The U.S. Department of Energy (DOE) released a report Wednesday night on electricity markets and grid reliability, stating that the decline in coal and nuclear production has not impacted grid reliability, instead the rise in a diverse energy portfolio has increased the grid’s stability.
The study, commissioned by Energy Secretary Rick Perry in April, also states that coal plant closures across the country have been due to market pressure and competition from low-priced natural gas plants, not policy changes that support renewables such as wind and solar.
“America is also fortunate to have a variety of fuel sources. We need to consider how to use each effectively while recognizing our differences and unique state and regional circumstances,” Perry says in the report’s cover letter. “We must utilize the most effective combination of energy sources with an ‘all of the above’ approach to achieve long-term, reliable American energy security.”
While the report does not state that there is a current concern with grid reliability, it does warn that future problems could arise if coal and nuclear plants continue to close at the current rate. Many environmental advocates cite this as a last-ditch effort for these companies to remain relevant in the energy landscape. However, the report does go on to highlight the role of renewables in developing a diverse energy infrastructure.
“Total end-use demand served by wind generation tripled from 1.5 percent in 2008 to 4.5 percent in 2013,” the report states. “Total renewable generation has now exceeded 14 percent of the U.S. total, with hydro and wind comprising the largest components.”
The authors point out concerns with grid stability as high percentages of renewable resources penetrate the energy market.
The energy grid is the central component of energy generation and use. Because the energy grid was developed to consume fossil fuels, it requires consistency in energy flow. Renewable energy is intermittent in nature. If the sun goes down or the wind stops blowing, there is a potential for large-scale blackouts. On the other hand, extremely sunny or windy days could produce an excess of energy, potentially overloading the grid.
Because of this, the DOE and troves of researchers have spent decades researching energy storage technologies for large-scale grid applications. This would allow renewable energy to be harvested and held until needed, significantly reducing the risks of damaging fluctuations within the grid.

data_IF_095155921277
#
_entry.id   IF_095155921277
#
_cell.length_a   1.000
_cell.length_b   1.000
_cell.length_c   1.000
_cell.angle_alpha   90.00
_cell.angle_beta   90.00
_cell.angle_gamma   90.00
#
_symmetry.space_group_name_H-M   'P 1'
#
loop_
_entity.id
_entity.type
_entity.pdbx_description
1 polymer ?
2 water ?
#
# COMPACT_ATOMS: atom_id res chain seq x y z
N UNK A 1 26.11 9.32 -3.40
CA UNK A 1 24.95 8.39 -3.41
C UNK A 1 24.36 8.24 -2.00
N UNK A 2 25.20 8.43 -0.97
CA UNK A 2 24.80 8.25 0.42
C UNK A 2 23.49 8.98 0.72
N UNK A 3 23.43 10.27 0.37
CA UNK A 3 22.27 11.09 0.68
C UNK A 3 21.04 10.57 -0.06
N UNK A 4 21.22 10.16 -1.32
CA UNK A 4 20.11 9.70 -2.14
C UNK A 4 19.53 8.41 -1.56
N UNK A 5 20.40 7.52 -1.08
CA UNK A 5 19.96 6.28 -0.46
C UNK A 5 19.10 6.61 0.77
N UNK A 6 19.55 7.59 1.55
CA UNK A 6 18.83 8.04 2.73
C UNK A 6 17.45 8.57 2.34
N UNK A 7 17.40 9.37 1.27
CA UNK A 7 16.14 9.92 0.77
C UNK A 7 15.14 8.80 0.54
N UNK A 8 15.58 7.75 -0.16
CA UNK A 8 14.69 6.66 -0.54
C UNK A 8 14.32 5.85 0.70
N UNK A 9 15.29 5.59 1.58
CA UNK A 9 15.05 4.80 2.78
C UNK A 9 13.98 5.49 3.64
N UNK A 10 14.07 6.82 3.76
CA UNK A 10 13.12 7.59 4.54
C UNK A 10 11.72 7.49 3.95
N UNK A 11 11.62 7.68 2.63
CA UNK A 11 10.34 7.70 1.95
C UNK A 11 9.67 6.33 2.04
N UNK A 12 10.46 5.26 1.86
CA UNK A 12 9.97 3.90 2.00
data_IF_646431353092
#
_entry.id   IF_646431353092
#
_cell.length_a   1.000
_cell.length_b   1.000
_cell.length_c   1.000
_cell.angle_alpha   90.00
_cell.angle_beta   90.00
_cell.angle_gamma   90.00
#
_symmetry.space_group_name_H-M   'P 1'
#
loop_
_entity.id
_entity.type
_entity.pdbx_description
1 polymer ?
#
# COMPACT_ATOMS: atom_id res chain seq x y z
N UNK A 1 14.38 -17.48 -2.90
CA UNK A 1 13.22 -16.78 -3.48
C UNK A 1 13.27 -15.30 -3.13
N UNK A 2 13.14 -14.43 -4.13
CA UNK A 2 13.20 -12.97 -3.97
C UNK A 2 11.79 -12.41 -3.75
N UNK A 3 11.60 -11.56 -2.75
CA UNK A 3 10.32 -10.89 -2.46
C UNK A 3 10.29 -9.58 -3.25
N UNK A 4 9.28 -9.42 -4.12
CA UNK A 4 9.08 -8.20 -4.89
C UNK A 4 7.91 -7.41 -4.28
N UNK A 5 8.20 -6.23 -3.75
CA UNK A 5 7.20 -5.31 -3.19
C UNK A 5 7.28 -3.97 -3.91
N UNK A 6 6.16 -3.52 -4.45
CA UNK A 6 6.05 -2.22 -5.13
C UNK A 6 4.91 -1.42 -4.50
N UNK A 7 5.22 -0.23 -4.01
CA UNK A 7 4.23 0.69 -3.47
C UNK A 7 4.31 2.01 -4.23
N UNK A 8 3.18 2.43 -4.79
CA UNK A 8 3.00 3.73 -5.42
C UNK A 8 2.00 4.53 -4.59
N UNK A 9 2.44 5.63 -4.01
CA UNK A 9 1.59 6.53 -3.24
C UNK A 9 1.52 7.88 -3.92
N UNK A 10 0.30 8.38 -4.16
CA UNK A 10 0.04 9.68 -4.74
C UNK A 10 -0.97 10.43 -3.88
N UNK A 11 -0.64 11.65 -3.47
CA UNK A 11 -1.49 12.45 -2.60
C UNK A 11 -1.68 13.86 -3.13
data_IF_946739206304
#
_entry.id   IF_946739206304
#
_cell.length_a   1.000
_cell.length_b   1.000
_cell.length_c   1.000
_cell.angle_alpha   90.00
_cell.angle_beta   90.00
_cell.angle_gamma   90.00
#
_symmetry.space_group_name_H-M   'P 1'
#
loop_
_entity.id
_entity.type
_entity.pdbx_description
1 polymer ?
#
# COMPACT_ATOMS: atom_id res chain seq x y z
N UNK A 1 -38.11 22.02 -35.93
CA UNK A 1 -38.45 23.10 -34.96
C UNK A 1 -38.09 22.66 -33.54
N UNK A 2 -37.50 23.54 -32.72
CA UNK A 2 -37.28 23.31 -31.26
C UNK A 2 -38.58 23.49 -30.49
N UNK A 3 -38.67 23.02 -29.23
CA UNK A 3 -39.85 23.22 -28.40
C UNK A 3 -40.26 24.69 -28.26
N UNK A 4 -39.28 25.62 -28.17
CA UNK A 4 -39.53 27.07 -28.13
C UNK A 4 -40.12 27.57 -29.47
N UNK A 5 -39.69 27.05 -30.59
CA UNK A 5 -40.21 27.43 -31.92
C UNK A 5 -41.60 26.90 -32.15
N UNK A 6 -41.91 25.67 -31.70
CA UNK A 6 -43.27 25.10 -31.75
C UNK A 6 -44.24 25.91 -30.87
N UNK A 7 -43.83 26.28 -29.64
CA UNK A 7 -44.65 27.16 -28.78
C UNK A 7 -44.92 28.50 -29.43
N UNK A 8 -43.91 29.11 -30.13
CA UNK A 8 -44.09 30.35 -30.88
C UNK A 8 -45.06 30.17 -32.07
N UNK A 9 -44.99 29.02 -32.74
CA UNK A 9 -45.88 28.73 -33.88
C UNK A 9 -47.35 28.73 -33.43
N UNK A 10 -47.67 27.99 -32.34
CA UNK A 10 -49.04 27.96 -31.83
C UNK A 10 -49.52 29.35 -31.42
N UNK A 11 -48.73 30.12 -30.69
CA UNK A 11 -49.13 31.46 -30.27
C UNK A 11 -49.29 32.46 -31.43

The DOE’s new report touches on the importance of energy storage, stating that there will need to be more research investments in the technology to reduce cost and increase the reliability of systems in order to be economically and technically feasible.
One thing the report does not mention is the impact of climate change as a driver in pursuing renewable energy alternatives.
“There has always been increasingly hard evidence that there is a climate problem is out there; that the climate is changing, and there’s very compelling evidence that it’s in large part caused by humans,” former Secretary of Energy Steven Chu told ECS in a previous interview. “You have to willfully not want to know in order to say that there is no proof. In fact, people in the current administration are systematically trying to shut down climate research.”
Prior to the release of the report, analysts believed the authors of the paper would drive its political agenda. The lead author of the report is Alison Silverstein, an energy analyst under former President George W. Bush, who also worked on smart grid funding in the Obama administration. Co-author Travis Fisher is a former Federal Energy Regulatory Commission economist who has previously voiced his opposition to tax credits for wind farms and was in favor of repealing the Mercury and Air Toxic Standards.
Overall, the document carriers little weight on its own. Its primary goal is to offer recommendations to other federal departments. Some of those recommendations include encouraging electricity and natural gas markets to work more closely, using national laboratories to conduct more work focusing on grid research and development, and lightening U.S. Environmental Protection Agency regulations – such as mandates to install carbon dioxide emission control equipment, making it easier for coal-fired plants to get started.